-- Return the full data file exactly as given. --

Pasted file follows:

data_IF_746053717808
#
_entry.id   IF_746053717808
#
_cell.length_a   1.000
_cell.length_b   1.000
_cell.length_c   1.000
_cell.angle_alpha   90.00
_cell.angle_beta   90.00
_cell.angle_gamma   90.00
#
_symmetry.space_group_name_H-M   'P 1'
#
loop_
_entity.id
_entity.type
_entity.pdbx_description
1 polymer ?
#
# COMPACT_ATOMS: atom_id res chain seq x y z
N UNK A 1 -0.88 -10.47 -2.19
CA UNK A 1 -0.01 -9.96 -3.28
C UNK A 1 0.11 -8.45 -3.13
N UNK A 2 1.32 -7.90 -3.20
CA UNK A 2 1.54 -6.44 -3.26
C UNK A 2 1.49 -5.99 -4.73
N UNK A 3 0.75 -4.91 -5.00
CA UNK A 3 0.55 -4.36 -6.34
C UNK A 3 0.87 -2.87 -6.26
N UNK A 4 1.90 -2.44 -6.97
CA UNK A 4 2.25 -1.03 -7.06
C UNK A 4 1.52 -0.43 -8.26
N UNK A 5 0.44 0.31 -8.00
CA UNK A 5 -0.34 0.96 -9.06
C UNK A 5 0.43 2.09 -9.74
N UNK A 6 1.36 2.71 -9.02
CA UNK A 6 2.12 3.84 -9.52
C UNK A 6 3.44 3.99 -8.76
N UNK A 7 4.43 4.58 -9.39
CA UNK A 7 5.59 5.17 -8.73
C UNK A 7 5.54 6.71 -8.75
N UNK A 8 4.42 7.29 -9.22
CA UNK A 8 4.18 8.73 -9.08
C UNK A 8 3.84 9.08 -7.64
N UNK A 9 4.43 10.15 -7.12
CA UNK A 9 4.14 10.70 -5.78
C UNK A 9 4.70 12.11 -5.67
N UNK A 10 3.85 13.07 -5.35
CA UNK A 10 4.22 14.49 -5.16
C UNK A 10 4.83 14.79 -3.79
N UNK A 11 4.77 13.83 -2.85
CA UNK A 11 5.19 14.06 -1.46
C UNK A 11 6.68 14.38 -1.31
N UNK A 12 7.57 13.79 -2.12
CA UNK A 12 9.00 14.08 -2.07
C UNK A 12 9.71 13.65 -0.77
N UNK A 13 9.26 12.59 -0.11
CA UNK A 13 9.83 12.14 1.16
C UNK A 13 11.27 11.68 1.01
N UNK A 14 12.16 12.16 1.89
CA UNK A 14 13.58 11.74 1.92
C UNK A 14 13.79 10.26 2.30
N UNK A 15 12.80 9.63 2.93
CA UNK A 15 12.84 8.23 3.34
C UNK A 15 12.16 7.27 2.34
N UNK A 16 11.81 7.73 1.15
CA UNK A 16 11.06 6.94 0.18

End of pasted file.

data_IF_746053717808
#
_entry.id   IF_746053717808
#
_cell.length_a   1.000
_cell.length_b   1.000
_cell.length_c   1.000
_cell.angle_alpha   90.00
_cell.angle_beta   90.00
_cell.angle_gamma   90.00
#
_symmetry.space_group_name_H-M   'P 1'
#
loop_
_entity.id
_entity.type
_entity.pdbx_description
1 polymer ?
#
# COMPACT_ATOMS: atom_id res chain seq x y z
N UNK A 1 -0.88 -10.47 -2.19
CA UNK A 1 -0.01 -9.96 -3.28
C UNK A 1 0.11 -8.45 -3.13
N UNK A 2 1.32 -7.90 -3.20
CA UNK A 2 1.54 -6.44 -3.26
C UNK A 2 1.49 -5.99 -4.73
N UNK A 3 0.75 -4.91 -5.00
CA UNK A 3 0.55 -4.36 -6.34
C UNK A 3 0.87 -2.87 -6.26
N UNK A 4 1.90 -2.44 -6.97
CA UNK A 4 2.25 -1.03 -7.06
C UNK A 4 1.52 -0.43 -8.26
N UNK A 5 0.44 0.31 -8.00
CA UNK A 5 -0.34 0.96 -9.06
C UNK A 5 0.43 2.09 -9.74
N UNK A 6 1.36 2.71 -9.02
CA UNK A 6 2.12 3.84 -9.52
C UNK A 6 3.44 3.99 -8.76
N UNK A 7 4.43 4.58 -9.39
CA UNK A 7 5.59 5.17 -8.73
C UNK A 7 5.54 6.71 -8.75
N UNK A 8 4.42 7.29 -9.22
CA UNK A 8 4.18 8.73 -9.08
C UNK A 8 3.84 9.08 -7.64
N UNK A 9 4.43 10.15 -7.12
CA UNK A 9 4.14 10.70 -5.78
C UNK A 9 4.70 12.11 -5.67
N UNK A 10 3.85 13.07 -5.35
CA UNK A 10 4.22 14.49 -5.16
C UNK A 10 4.83 14.79 -3.79
N UNK A 11 4.77 13.83 -2.85
CA UNK A 11 5.19 14.06 -1.46
C UNK A 11 6.68 14.38 -1.31
N UNK A 12 7.57 13.79 -2.12
CA UNK A 12 9.00 14.08 -2.07
C UNK A 12 9.71 13.65 -0.77
N UNK A 13 9.26 12.59 -0.11
CA UNK A 13 9.83 12.14 1.16
C UNK A 13 11.27 11.68 1.01
N UNK A 14 12.16 12.16 1.89
CA UNK A 14 13.58 11.74 1.92
C UNK A 14 13.79 10.26 2.30
N UNK A 15 12.80 9.63 2.93
CA UNK A 15 12.84 8.23 3.34
C UNK A 15 12.16 7.27 2.34
N UNK A 16 11.81 7.73 1.15
CA UNK A 16 11.06 6.94 0.18